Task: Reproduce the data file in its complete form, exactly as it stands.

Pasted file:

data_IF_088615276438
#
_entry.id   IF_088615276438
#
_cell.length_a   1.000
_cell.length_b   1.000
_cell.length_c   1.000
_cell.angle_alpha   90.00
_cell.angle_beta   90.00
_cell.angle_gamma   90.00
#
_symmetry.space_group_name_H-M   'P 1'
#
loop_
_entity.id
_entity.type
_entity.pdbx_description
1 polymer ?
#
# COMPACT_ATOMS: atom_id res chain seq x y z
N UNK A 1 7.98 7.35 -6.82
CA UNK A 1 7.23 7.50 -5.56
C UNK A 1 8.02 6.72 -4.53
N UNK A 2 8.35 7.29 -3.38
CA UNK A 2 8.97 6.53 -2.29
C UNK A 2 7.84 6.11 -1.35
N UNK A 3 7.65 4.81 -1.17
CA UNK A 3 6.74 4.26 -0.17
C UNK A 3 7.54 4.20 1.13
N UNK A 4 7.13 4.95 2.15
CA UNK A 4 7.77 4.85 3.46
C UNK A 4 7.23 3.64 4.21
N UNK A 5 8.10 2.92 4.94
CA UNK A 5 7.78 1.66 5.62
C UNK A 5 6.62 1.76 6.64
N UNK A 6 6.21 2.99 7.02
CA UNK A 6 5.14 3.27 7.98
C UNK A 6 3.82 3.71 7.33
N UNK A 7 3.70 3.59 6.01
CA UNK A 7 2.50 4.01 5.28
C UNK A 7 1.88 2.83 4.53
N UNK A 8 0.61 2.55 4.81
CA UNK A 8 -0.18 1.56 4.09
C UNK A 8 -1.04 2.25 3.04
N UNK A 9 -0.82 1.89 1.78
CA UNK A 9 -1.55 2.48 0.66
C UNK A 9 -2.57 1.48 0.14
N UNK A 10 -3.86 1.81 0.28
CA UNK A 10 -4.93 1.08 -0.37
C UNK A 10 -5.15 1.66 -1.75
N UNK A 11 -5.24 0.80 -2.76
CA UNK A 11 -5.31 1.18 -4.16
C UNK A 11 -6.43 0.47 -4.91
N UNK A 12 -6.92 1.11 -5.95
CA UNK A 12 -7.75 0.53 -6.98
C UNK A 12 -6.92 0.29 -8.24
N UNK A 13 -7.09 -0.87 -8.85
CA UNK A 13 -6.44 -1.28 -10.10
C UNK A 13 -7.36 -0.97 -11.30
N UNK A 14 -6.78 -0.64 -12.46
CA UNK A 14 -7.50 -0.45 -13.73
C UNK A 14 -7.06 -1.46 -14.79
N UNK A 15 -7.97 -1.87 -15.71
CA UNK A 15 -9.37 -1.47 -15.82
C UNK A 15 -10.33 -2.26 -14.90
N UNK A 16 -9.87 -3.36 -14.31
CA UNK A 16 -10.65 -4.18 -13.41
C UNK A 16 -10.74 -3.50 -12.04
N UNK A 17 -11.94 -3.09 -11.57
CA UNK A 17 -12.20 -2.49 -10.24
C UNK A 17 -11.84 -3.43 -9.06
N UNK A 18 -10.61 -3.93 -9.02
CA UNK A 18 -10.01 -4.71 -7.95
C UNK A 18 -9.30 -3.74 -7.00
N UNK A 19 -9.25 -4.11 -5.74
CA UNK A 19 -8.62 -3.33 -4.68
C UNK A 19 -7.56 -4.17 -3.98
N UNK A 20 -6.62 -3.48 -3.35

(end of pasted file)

data_IF_088615276438
#
_entry.id   IF_088615276438
#
_cell.length_a   1.000
_cell.length_b   1.000
_cell.length_c   1.000
_cell.angle_alpha   90.00
_cell.angle_beta   90.00
_cell.angle_gamma   90.00
#
_symmetry.space_group_name_H-M   'P 1'
#
loop_
_entity.id
_entity.type
_entity.pdbx_description
1 polymer ?
#
# COMPACT_ATOMS: atom_id res chain seq x y z
N UNK A 1 7.98 7.35 -6.82
CA UNK A 1 7.23 7.50 -5.56
C UNK A 1 8.02 6.72 -4.53
N UNK A 2 8.35 7.29 -3.38
CA UNK A 2 8.97 6.53 -2.29
C UNK A 2 7.84 6.11 -1.35
N UNK A 3 7.65 4.81 -1.17
CA UNK A 3 6.74 4.26 -0.17
C UNK A 3 7.54 4.20 1.13
N UNK A 4 7.13 4.95 2.15
CA UNK A 4 7.77 4.85 3.46
C UNK A 4 7.23 3.64 4.21
N UNK A 5 8.10 2.92 4.94
CA UNK A 5 7.78 1.66 5.62
C UNK A 5 6.62 1.76 6.64
N UNK A 6 6.21 2.99 7.02
CA UNK A 6 5.14 3.27 7.98
C UNK A 6 3.82 3.71 7.33
N UNK A 7 3.70 3.59 6.01
CA UNK A 7 2.50 4.01 5.28
C UNK A 7 1.88 2.83 4.53
N UNK A 8 0.61 2.55 4.81
CA UNK A 8 -0.18 1.56 4.09
C UNK A 8 -1.04 2.25 3.04
N UNK A 9 -0.82 1.89 1.78
CA UNK A 9 -1.55 2.48 0.66
C UNK A 9 -2.57 1.48 0.14
N UNK A 10 -3.86 1.81 0.28
CA UNK A 10 -4.93 1.08 -0.37
C UNK A 10 -5.15 1.66 -1.75
N UNK A 11 -5.24 0.80 -2.76
CA UNK A 11 -5.31 1.18 -4.16
C UNK A 11 -6.43 0.47 -4.91
N UNK A 12 -6.92 1.11 -5.95
CA UNK A 12 -7.75 0.53 -6.98
C UNK A 12 -6.92 0.29 -8.24
N UNK A 13 -7.09 -0.87 -8.85
CA UNK A 13 -6.44 -1.28 -10.10
C UNK A 13 -7.36 -0.97 -11.30
N UNK A 14 -6.78 -0.64 -12.46
CA UNK A 14 -7.50 -0.45 -13.73
C UNK A 14 -7.06 -1.46 -14.79
N UNK A 15 -7.97 -1.87 -15.71
CA UNK A 15 -9.37 -1.47 -15.82
C UNK A 15 -10.33 -2.26 -14.90
N UNK A 16 -9.87 -3.36 -14.31
CA UNK A 16 -10.65 -4.18 -13.41
C UNK A 16 -10.74 -3.50 -12.04
N UNK A 17 -11.94 -3.09 -11.57
CA UNK A 17 -12.20 -2.49 -10.24
C UNK A 17 -11.84 -3.43 -9.06
N UNK A 18 -10.61 -3.93 -9.02
CA UNK A 18 -10.01 -4.71 -7.95
C UNK A 18 -9.30 -3.74 -7.00
N UNK A 19 -9.25 -4.11 -5.74
CA UNK A 19 -8.62 -3.33 -4.68
C UNK A 19 -7.56 -4.17 -3.98
N UNK A 20 -6.62 -3.48 -3.35